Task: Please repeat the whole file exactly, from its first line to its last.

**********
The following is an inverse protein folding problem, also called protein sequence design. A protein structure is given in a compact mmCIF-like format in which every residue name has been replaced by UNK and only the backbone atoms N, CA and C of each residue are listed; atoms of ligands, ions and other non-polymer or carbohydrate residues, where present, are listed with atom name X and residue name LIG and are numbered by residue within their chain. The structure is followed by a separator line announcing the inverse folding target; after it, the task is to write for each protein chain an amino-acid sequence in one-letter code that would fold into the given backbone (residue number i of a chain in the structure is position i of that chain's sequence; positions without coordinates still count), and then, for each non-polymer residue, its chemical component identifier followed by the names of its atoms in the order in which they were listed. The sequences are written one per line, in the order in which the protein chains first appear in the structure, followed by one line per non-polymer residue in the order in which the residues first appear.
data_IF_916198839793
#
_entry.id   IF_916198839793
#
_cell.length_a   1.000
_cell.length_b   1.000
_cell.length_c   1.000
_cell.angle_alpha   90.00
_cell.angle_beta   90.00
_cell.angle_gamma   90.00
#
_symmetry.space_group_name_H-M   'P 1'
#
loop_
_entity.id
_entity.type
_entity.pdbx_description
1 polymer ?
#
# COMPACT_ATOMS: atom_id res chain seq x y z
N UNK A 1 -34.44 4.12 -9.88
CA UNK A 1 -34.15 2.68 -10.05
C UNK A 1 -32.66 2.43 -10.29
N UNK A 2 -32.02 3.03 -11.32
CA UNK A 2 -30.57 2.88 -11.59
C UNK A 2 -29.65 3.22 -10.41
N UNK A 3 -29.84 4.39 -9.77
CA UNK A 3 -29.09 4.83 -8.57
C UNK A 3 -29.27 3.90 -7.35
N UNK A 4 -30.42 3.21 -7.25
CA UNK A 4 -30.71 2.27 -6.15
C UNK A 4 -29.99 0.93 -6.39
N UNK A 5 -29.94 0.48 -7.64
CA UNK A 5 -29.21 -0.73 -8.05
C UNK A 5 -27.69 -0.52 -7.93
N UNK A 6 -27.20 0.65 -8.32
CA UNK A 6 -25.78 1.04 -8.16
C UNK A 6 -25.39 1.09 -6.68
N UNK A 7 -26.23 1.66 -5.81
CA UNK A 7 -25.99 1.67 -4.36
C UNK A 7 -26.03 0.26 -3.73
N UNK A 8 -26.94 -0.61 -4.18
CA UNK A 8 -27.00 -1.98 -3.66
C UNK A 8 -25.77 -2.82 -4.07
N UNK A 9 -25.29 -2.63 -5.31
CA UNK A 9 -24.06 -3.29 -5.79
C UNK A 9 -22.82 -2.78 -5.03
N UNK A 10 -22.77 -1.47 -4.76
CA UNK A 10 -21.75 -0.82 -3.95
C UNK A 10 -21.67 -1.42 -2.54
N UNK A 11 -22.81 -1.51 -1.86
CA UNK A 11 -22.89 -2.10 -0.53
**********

The following is an inverse protein folding problem, also called protein sequence design. A protein structure is given in a compact mmCIF-like format in which every residue name has been replaced by UNK and only the backbone atoms N, CA and C of each residue are listed; atoms of ligands, ions and other non-polymer or carbohydrate residues, where present, are listed with atom name X and residue name LIG and are numbered by residue within their chain. The structure is followed by a separator line announcing the inverse folding target; after it, the task is to write for each protein chain an amino-acid sequence in one-letter code that would fold into the given backbone (residue number i of a chain in the structure is position i of that chain's sequence; positions without coordinates still count), and then, for each non-polymer residue, its chemical component identifier followed by the names of its atoms in the order in which they were listed. The sequences are written one per line, in the order in which the protein chains first appear in the structure, followed by one line per non-polymer residue in the order in which the residues first appear.
data_IF_916198839793
#
_entry.id   IF_916198839793
#
_cell.length_a   1.000
_cell.length_b   1.000
_cell.length_c   1.000
_cell.angle_alpha   90.00
_cell.angle_beta   90.00
_cell.angle_gamma   90.00
#
_symmetry.space_group_name_H-M   'P 1'
#
loop_
_entity.id
_entity.type
_entity.pdbx_description
1 polymer ?
#
# COMPACT_ATOMS: atom_id res chain seq x y z
N UNK A 1 -34.44 4.12 -9.88
CA UNK A 1 -34.15 2.68 -10.05
C UNK A 1 -32.66 2.43 -10.29
N UNK A 2 -32.02 3.03 -11.32
CA UNK A 2 -30.57 2.88 -11.59
C UNK A 2 -29.65 3.22 -10.41
N UNK A 3 -29.84 4.39 -9.77
CA UNK A 3 -29.09 4.83 -8.57
C UNK A 3 -29.27 3.90 -7.35
N UNK A 4 -30.42 3.21 -7.25
CA UNK A 4 -30.71 2.27 -6.15
C UNK A 4 -29.99 0.93 -6.39
N UNK A 5 -29.94 0.48 -7.64
CA UNK A 5 -29.21 -0.73 -8.05
C UNK A 5 -27.69 -0.52 -7.93
N UNK A 6 -27.20 0.65 -8.32
CA UNK A 6 -25.78 1.04 -8.16
C UNK A 6 -25.39 1.09 -6.68
N UNK A 7 -26.23 1.66 -5.81
CA UNK A 7 -25.99 1.67 -4.36
C UNK A 7 -26.03 0.26 -3.73
N UNK A 8 -26.94 -0.61 -4.18
CA UNK A 8 -27.00 -1.98 -3.66
C UNK A 8 -25.77 -2.82 -4.07
N UNK A 9 -25.29 -2.63 -5.31
CA UNK A 9 -24.06 -3.29 -5.79
C UNK A 9 -22.82 -2.78 -5.03
N UNK A 10 -22.77 -1.47 -4.76
CA UNK A 10 -21.75 -0.82 -3.95
C UNK A 10 -21.67 -1.42 -2.54
N UNK A 11 -22.81 -1.51 -1.86
CA UNK A 11 -22.89 -2.10 -0.53